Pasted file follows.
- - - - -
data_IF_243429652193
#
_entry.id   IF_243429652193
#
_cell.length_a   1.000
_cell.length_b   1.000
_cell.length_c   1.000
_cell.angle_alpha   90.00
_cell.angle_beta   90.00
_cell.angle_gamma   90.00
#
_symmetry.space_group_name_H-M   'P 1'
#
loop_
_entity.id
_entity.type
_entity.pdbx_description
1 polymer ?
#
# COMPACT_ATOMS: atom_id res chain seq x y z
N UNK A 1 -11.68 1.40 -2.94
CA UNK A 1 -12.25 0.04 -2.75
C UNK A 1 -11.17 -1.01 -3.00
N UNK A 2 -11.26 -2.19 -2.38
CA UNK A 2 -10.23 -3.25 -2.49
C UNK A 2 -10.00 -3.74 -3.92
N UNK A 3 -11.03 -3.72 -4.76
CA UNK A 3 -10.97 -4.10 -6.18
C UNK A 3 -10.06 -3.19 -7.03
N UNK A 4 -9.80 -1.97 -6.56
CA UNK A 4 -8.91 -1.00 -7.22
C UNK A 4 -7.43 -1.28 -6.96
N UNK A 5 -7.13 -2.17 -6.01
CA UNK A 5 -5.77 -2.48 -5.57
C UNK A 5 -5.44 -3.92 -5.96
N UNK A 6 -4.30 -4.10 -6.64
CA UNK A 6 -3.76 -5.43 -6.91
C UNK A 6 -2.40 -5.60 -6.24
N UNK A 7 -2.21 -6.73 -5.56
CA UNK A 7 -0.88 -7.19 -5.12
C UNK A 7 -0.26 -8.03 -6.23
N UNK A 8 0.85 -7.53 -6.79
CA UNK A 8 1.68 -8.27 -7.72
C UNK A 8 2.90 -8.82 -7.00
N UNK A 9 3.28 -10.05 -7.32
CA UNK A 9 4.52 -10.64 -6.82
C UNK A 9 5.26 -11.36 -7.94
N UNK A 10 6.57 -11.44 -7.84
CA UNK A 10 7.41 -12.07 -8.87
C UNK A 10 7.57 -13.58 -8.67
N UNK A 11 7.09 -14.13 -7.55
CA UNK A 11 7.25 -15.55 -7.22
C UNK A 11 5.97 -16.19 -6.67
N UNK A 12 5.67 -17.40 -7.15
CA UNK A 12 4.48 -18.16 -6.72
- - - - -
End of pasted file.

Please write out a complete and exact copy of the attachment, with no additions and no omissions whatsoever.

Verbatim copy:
data_IF_243429652193
#
_entry.id   IF_243429652193
#
_cell.length_a   1.000
_cell.length_b   1.000
_cell.length_c   1.000
_cell.angle_alpha   90.00
_cell.angle_beta   90.00
_cell.angle_gamma   90.00
#
_symmetry.space_group_name_H-M   'P 1'
#
loop_
_entity.id
_entity.type
_entity.pdbx_description
1 polymer ?
#
# COMPACT_ATOMS: atom_id res chain seq x y z
N UNK A 1 -11.68 1.40 -2.94
CA UNK A 1 -12.25 0.04 -2.75
C UNK A 1 -11.17 -1.01 -3.00
N UNK A 2 -11.26 -2.19 -2.38
CA UNK A 2 -10.23 -3.25 -2.49
C UNK A 2 -10.00 -3.74 -3.92
N UNK A 3 -11.03 -3.72 -4.76
CA UNK A 3 -10.97 -4.10 -6.18
C UNK A 3 -10.06 -3.19 -7.03
N UNK A 4 -9.80 -1.97 -6.56
CA UNK A 4 -8.91 -1.00 -7.22
C UNK A 4 -7.43 -1.28 -6.96
N UNK A 5 -7.13 -2.17 -6.01
CA UNK A 5 -5.77 -2.48 -5.57
C UNK A 5 -5.44 -3.92 -5.96
N UNK A 6 -4.30 -4.10 -6.64
CA UNK A 6 -3.76 -5.43 -6.91
C UNK A 6 -2.40 -5.60 -6.24
N UNK A 7 -2.21 -6.73 -5.56
CA UNK A 7 -0.88 -7.19 -5.12
C UNK A 7 -0.26 -8.03 -6.23
N UNK A 8 0.85 -7.53 -6.79
CA UNK A 8 1.68 -8.27 -7.72
C UNK A 8 2.90 -8.82 -7.00
N UNK A 9 3.28 -10.05 -7.32
CA UNK A 9 4.52 -10.64 -6.82
C UNK A 9 5.26 -11.36 -7.94
N UNK A 10 6.57 -11.44 -7.84
CA UNK A 10 7.41 -12.07 -8.87
C UNK A 10 7.57 -13.58 -8.67
N UNK A 11 7.09 -14.13 -7.55
CA UNK A 11 7.25 -15.55 -7.22
C UNK A 11 5.97 -16.19 -6.67
N UNK A 12 5.67 -17.40 -7.15
CA UNK A 12 4.48 -18.16 -6.72